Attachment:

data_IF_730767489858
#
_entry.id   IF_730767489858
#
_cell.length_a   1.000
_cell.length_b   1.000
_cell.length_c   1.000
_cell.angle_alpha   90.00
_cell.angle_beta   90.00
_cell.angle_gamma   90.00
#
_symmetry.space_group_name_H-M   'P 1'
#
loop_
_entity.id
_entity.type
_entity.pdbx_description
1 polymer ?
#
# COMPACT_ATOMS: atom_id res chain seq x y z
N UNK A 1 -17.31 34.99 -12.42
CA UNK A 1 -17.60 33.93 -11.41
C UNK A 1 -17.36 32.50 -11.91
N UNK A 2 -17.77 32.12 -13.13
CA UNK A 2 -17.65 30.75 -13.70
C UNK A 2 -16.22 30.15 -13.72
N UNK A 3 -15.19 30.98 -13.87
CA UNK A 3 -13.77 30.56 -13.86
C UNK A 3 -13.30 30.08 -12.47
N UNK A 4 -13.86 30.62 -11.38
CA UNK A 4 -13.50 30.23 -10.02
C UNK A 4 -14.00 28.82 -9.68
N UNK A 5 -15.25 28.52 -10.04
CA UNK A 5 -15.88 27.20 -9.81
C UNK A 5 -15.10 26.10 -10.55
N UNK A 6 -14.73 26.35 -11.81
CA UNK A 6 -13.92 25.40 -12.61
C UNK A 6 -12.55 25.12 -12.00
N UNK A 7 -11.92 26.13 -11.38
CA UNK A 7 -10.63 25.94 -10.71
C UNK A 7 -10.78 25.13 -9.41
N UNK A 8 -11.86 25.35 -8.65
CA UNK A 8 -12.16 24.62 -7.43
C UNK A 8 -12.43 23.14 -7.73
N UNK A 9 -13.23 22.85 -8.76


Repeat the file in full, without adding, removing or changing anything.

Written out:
data_IF_730767489858
#
_entry.id   IF_730767489858
#
_cell.length_a   1.000
_cell.length_b   1.000
_cell.length_c   1.000
_cell.angle_alpha   90.00
_cell.angle_beta   90.00
_cell.angle_gamma   90.00
#
_symmetry.space_group_name_H-M   'P 1'
#
loop_
_entity.id
_entity.type
_entity.pdbx_description
1 polymer ?
#
# COMPACT_ATOMS: atom_id res chain seq x y z
N UNK A 1 -17.31 34.99 -12.42
CA UNK A 1 -17.60 33.93 -11.41
C UNK A 1 -17.36 32.50 -11.91
N UNK A 2 -17.77 32.12 -13.13
CA UNK A 2 -17.65 30.75 -13.70
C UNK A 2 -16.22 30.15 -13.72
N UNK A 3 -15.19 30.98 -13.87
CA UNK A 3 -13.77 30.56 -13.86
C UNK A 3 -13.30 30.08 -12.47
N UNK A 4 -13.86 30.62 -11.38
CA UNK A 4 -13.50 30.23 -10.02
C UNK A 4 -14.00 28.82 -9.68
N UNK A 5 -15.25 28.52 -10.04
CA UNK A 5 -15.88 27.20 -9.81
C UNK A 5 -15.10 26.10 -10.55
N UNK A 6 -14.73 26.35 -11.81
CA UNK A 6 -13.92 25.40 -12.61
C UNK A 6 -12.55 25.12 -12.00
N UNK A 7 -11.92 26.13 -11.38
CA UNK A 7 -10.63 25.94 -10.71
C UNK A 7 -10.78 25.13 -9.41
N UNK A 8 -11.86 25.35 -8.65
CA UNK A 8 -12.16 24.62 -7.43
C UNK A 8 -12.43 23.14 -7.73
N UNK A 9 -13.23 22.85 -8.76